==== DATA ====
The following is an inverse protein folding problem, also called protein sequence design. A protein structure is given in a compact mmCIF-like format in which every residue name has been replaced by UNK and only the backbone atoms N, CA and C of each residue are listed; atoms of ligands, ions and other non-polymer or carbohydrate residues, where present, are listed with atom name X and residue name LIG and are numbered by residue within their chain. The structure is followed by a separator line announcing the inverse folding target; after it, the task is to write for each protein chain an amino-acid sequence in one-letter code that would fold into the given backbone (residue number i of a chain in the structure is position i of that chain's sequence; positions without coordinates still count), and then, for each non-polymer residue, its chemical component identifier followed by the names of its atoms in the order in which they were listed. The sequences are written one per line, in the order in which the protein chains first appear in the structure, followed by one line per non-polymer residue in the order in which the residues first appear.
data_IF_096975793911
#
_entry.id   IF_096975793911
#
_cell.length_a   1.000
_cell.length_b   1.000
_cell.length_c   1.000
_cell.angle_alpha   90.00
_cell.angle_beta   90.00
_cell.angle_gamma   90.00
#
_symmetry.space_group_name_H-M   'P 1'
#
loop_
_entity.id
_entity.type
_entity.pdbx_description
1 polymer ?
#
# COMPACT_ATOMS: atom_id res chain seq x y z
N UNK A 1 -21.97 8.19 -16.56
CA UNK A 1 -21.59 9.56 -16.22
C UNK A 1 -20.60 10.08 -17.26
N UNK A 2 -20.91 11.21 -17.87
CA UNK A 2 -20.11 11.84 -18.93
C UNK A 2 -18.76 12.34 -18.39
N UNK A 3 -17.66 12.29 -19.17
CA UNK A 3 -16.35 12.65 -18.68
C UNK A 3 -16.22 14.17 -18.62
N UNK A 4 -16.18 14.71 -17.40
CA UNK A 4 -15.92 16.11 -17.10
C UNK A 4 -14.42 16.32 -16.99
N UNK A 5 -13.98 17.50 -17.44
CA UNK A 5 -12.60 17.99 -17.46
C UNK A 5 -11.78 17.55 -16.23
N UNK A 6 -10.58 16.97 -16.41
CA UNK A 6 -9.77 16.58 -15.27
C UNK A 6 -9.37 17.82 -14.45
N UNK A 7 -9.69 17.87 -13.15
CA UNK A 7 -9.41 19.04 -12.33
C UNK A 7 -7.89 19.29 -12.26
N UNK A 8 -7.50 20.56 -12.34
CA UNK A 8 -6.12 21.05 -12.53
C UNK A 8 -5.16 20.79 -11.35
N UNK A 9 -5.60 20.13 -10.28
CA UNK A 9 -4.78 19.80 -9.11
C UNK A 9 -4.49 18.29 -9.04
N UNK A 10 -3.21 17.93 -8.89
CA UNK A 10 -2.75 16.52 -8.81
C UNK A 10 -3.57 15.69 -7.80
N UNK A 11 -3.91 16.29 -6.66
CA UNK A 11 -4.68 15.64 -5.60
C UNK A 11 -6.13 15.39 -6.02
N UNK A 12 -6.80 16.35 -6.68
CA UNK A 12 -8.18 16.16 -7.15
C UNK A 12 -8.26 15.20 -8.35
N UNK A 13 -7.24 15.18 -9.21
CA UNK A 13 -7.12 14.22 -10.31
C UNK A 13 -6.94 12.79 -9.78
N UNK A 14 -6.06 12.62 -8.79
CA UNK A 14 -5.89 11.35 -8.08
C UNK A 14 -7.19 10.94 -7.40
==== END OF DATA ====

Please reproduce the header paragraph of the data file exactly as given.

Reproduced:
The following is an inverse protein folding problem, also called protein sequence design. A protein structure is given in a compact mmCIF-like format in which every residue name has been replaced by UNK and only the backbone atoms N, CA and C of each residue are listed; atoms of ligands, ions and other non-polymer or carbohydrate residues, where present, are listed with atom name X and residue name LIG and are numbered by residue within their chain. The structure is followed by a separator line announcing the inverse folding target; after it, the task is to write for each protein chain an amino-acid sequence in one-letter code that would fold into the given backbone (residue number i of a chain in the structure is position i of that chain's sequence; positions without coordinates still count), and then, for each non-polymer residue, its chemical component identifier followed by the names of its atoms in the order in which they were listed. The sequences are written one per line, in the order in which the protein chains first appear in the structure, followed by one line per non-polymer residue in the order in which the residues first appear.